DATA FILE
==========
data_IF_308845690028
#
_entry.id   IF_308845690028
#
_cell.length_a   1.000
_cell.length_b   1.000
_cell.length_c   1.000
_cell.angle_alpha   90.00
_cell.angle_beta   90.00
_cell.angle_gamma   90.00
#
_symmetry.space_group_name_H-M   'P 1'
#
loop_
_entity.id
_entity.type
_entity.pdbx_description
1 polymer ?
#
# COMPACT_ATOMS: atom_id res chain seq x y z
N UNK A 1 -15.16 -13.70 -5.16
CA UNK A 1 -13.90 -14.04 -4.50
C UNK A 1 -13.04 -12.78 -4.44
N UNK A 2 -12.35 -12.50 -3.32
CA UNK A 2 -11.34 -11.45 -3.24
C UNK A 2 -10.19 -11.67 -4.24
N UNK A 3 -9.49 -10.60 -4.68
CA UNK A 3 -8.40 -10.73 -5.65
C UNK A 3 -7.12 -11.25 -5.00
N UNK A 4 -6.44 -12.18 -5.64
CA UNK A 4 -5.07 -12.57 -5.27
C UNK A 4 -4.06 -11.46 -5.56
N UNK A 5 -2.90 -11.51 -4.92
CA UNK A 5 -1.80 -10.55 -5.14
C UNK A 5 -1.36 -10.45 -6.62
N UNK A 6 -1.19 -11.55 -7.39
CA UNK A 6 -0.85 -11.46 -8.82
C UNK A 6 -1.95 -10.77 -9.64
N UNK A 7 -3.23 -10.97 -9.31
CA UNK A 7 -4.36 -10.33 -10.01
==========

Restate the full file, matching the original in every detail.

data_IF_308845690028
#
_entry.id   IF_308845690028
#
_cell.length_a   1.000
_cell.length_b   1.000
_cell.length_c   1.000
_cell.angle_alpha   90.00
_cell.angle_beta   90.00
_cell.angle_gamma   90.00
#
_symmetry.space_group_name_H-M   'P 1'
#
loop_
_entity.id
_entity.type
_entity.pdbx_description
1 polymer ?
#
# COMPACT_ATOMS: atom_id res chain seq x y z
N UNK A 1 -15.16 -13.70 -5.16
CA UNK A 1 -13.90 -14.04 -4.50
C UNK A 1 -13.04 -12.78 -4.44
N UNK A 2 -12.35 -12.50 -3.32
CA UNK A 2 -11.34 -11.45 -3.24
C UNK A 2 -10.19 -11.67 -4.24
N UNK A 3 -9.49 -10.60 -4.68
CA UNK A 3 -8.40 -10.73 -5.65
C UNK A 3 -7.12 -11.25 -5.00
N UNK A 4 -6.44 -12.18 -5.64
CA UNK A 4 -5.07 -12.57 -5.27
C UNK A 4 -4.06 -11.46 -5.56
N UNK A 5 -2.90 -11.51 -4.92
CA UNK A 5 -1.80 -10.55 -5.14
C UNK A 5 -1.36 -10.45 -6.62
N UNK A 6 -1.19 -11.55 -7.39
CA UNK A 6 -0.85 -11.46 -8.82
C UNK A 6 -1.95 -10.77 -9.64
N UNK A 7 -3.23 -10.97 -9.31
CA UNK A 7 -4.36 -10.33 -10.01